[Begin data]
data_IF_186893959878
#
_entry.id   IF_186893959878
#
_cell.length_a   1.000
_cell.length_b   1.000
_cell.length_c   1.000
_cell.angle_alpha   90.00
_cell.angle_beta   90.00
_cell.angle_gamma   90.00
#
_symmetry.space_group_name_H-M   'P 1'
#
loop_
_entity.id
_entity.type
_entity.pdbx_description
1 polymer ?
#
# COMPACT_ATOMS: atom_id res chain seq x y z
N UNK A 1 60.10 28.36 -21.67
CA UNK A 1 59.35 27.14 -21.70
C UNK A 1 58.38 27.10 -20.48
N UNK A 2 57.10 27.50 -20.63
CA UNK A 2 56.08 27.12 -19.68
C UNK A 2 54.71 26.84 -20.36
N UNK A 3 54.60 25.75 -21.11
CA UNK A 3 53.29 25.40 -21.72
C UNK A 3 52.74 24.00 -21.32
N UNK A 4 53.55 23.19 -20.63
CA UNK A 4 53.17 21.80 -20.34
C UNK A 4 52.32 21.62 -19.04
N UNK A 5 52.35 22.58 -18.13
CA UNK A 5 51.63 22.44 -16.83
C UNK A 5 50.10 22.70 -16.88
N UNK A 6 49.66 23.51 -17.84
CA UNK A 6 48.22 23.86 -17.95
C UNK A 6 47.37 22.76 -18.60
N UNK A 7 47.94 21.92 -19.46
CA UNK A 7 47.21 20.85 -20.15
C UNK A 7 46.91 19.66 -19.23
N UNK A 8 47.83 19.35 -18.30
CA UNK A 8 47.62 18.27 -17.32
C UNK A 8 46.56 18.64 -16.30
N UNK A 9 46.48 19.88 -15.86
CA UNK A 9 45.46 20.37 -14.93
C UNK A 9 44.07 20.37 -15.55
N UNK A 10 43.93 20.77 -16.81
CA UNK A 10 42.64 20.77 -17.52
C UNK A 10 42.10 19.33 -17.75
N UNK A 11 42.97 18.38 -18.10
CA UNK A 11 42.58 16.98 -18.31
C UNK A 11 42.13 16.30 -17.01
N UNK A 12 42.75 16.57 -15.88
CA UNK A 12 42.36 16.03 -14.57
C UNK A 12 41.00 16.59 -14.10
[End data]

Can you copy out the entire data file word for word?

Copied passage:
data_IF_186893959878
#
_entry.id   IF_186893959878
#
_cell.length_a   1.000
_cell.length_b   1.000
_cell.length_c   1.000
_cell.angle_alpha   90.00
_cell.angle_beta   90.00
_cell.angle_gamma   90.00
#
_symmetry.space_group_name_H-M   'P 1'
#
loop_
_entity.id
_entity.type
_entity.pdbx_description
1 polymer ?
#
# COMPACT_ATOMS: atom_id res chain seq x y z
N UNK A 1 60.10 28.36 -21.67
CA UNK A 1 59.35 27.14 -21.70
C UNK A 1 58.38 27.10 -20.48
N UNK A 2 57.10 27.50 -20.63
CA UNK A 2 56.08 27.12 -19.68
C UNK A 2 54.71 26.84 -20.36
N UNK A 3 54.60 25.75 -21.11
CA UNK A 3 53.29 25.40 -21.72
C UNK A 3 52.74 24.00 -21.32
N UNK A 4 53.55 23.19 -20.63
CA UNK A 4 53.17 21.80 -20.34
C UNK A 4 52.32 21.62 -19.04
N UNK A 5 52.35 22.58 -18.13
CA UNK A 5 51.63 22.44 -16.83
C UNK A 5 50.10 22.70 -16.88
N UNK A 6 49.66 23.51 -17.84
CA UNK A 6 48.22 23.86 -17.95
C UNK A 6 47.37 22.76 -18.60
N UNK A 7 47.94 21.92 -19.46
CA UNK A 7 47.21 20.85 -20.15
C UNK A 7 46.91 19.66 -19.23
N UNK A 8 47.83 19.35 -18.30
CA UNK A 8 47.62 18.27 -17.32
C UNK A 8 46.56 18.64 -16.30
N UNK A 9 46.48 19.88 -15.86
CA UNK A 9 45.46 20.37 -14.93
C UNK A 9 44.07 20.37 -15.55
N UNK A 10 43.93 20.77 -16.81
CA UNK A 10 42.64 20.77 -17.52
C UNK A 10 42.10 19.33 -17.75
N UNK A 11 42.97 18.38 -18.10
CA UNK A 11 42.58 16.98 -18.31
C UNK A 11 42.13 16.30 -17.01
N UNK A 12 42.75 16.57 -15.88
CA UNK A 12 42.36 16.03 -14.57
C UNK A 12 41.00 16.59 -14.10